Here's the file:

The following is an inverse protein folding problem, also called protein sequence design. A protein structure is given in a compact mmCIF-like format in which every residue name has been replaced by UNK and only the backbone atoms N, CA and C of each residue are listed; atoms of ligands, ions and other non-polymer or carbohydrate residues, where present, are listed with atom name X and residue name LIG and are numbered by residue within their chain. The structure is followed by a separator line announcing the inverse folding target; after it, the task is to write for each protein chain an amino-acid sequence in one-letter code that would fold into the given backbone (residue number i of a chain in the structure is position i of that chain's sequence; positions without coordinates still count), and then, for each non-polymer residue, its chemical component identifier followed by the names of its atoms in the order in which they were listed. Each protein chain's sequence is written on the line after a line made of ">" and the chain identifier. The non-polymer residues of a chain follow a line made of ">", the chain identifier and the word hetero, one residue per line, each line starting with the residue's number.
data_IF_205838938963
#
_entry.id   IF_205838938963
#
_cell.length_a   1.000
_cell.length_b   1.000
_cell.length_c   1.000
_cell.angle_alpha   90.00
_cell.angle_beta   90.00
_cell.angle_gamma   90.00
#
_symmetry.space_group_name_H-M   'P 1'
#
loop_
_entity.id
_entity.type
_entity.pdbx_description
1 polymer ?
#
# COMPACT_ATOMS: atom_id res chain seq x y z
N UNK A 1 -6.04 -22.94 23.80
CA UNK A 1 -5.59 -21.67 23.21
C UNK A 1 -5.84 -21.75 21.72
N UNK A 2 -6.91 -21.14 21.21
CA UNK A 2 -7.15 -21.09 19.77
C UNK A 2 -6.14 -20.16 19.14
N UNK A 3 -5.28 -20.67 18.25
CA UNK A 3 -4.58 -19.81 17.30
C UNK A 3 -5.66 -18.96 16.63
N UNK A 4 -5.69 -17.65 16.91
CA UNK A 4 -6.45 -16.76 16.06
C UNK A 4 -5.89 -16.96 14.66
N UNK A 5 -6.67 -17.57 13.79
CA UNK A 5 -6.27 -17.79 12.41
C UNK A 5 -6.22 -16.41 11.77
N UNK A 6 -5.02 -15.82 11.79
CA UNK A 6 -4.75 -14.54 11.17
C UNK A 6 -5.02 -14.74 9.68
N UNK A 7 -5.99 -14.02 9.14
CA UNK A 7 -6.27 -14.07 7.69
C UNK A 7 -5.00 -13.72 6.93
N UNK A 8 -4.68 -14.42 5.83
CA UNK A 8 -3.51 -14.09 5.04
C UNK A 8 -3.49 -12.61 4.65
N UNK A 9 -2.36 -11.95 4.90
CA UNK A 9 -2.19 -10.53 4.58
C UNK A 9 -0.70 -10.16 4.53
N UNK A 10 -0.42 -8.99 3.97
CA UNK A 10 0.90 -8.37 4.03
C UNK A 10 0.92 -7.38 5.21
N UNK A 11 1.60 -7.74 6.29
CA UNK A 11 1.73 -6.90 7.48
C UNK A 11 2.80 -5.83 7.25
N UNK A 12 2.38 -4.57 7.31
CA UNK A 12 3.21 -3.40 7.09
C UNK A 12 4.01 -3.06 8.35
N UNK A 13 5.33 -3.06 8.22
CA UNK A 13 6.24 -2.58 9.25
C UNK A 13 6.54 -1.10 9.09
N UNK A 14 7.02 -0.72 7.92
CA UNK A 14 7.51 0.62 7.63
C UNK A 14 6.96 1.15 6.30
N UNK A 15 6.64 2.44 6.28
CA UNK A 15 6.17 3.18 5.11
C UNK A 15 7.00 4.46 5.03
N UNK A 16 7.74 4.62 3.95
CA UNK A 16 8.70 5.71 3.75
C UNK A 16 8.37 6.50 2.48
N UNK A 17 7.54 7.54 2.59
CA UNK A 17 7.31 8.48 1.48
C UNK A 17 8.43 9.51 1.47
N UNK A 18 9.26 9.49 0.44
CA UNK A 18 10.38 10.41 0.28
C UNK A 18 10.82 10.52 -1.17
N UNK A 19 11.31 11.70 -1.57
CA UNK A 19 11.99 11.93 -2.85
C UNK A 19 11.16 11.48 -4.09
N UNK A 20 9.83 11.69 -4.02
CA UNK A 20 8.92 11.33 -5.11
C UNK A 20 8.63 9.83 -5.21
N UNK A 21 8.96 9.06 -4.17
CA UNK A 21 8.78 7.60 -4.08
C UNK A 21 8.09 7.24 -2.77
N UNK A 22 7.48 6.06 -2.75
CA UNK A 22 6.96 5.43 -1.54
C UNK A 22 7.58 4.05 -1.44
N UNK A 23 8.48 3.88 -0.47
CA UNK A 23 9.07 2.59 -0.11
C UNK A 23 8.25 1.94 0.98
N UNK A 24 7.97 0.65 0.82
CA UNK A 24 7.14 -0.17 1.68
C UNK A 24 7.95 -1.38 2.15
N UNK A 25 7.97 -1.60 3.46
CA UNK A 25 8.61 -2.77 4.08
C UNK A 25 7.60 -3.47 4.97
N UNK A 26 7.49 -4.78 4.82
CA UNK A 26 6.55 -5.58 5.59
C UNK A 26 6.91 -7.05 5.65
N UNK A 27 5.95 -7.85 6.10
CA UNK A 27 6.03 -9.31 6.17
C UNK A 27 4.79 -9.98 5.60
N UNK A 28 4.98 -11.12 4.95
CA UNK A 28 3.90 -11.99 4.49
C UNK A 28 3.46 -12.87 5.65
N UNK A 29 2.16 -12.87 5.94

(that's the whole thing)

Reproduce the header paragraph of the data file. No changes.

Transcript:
The following is an inverse protein folding problem, also called protein sequence design. A protein structure is given in a compact mmCIF-like format in which every residue name has been replaced by UNK and only the backbone atoms N, CA and C of each residue are listed; atoms of ligands, ions and other non-polymer or carbohydrate residues, where present, are listed with atom name X and residue name LIG and are numbered by residue within their chain. The structure is followed by a separator line announcing the inverse folding target; after it, the task is to write for each protein chain an amino-acid sequence in one-letter code that would fold into the given backbone (residue number i of a chain in the structure is position i of that chain's sequence; positions without coordinates still count), and then, for each non-polymer residue, its chemical component identifier followed by the names of its atoms in the order in which they were listed. Each protein chain's sequence is written on the line after a line made of ">" and the chain identifier. The non-polymer residues of a chain follow a line made of ">", the chain identifier and the word hetero, one residue per line, each line starting with the residue's number.